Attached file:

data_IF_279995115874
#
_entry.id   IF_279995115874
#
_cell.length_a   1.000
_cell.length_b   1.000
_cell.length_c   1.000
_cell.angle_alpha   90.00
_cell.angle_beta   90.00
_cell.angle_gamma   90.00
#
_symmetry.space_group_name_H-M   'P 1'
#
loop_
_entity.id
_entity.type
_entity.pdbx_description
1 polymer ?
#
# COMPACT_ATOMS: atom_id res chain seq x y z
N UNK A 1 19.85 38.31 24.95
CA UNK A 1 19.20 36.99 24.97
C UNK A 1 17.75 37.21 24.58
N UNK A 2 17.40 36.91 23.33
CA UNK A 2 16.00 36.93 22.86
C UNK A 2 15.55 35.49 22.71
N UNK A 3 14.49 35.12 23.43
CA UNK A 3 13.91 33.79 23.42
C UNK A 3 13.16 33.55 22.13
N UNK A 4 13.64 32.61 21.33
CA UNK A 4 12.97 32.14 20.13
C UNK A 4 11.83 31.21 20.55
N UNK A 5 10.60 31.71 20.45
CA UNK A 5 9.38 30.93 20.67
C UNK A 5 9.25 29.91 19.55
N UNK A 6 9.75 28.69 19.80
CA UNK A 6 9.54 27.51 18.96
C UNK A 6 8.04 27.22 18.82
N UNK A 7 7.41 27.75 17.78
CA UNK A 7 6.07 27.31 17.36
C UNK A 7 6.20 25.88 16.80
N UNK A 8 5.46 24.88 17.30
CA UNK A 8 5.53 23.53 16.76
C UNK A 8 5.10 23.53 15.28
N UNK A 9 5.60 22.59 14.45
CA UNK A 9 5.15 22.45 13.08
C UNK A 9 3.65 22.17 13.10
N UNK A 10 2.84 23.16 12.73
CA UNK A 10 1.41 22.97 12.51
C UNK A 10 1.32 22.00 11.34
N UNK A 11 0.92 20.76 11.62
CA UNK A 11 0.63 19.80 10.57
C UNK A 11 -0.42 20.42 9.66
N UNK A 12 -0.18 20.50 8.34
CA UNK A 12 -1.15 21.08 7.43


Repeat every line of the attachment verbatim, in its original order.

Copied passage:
data_IF_279995115874
#
_entry.id   IF_279995115874
#
_cell.length_a   1.000
_cell.length_b   1.000
_cell.length_c   1.000
_cell.angle_alpha   90.00
_cell.angle_beta   90.00
_cell.angle_gamma   90.00
#
_symmetry.space_group_name_H-M   'P 1'
#
loop_
_entity.id
_entity.type
_entity.pdbx_description
1 polymer ?
#
# COMPACT_ATOMS: atom_id res chain seq x y z
N UNK A 1 19.85 38.31 24.95
CA UNK A 1 19.20 36.99 24.97
C UNK A 1 17.75 37.21 24.58
N UNK A 2 17.40 36.91 23.33
CA UNK A 2 16.00 36.93 22.86
C UNK A 2 15.55 35.49 22.71
N UNK A 3 14.49 35.12 23.43
CA UNK A 3 13.91 33.79 23.42
C UNK A 3 13.16 33.55 22.13
N UNK A 4 13.64 32.61 21.33
CA UNK A 4 12.97 32.14 20.13
C UNK A 4 11.83 31.21 20.55
N UNK A 5 10.60 31.71 20.45
CA UNK A 5 9.38 30.93 20.67
C UNK A 5 9.25 29.91 19.55
N UNK A 6 9.75 28.69 19.80
CA UNK A 6 9.54 27.51 18.96
C UNK A 6 8.04 27.22 18.82
N UNK A 7 7.41 27.75 17.78
CA UNK A 7 6.07 27.31 17.36
C UNK A 7 6.20 25.88 16.80
N UNK A 8 5.46 24.88 17.30
CA UNK A 8 5.53 23.53 16.76
C UNK A 8 5.10 23.53 15.28
N UNK A 9 5.60 22.59 14.45
CA UNK A 9 5.15 22.45 13.08
C UNK A 9 3.65 22.17 13.10
N UNK A 10 2.84 23.16 12.73
CA UNK A 10 1.41 22.97 12.51
C UNK A 10 1.32 22.00 11.34
N UNK A 11 0.92 20.76 11.62
CA UNK A 11 0.63 19.80 10.57
C UNK A 11 -0.42 20.42 9.66
N UNK A 12 -0.18 20.50 8.34
CA UNK A 12 -1.15 21.08 7.43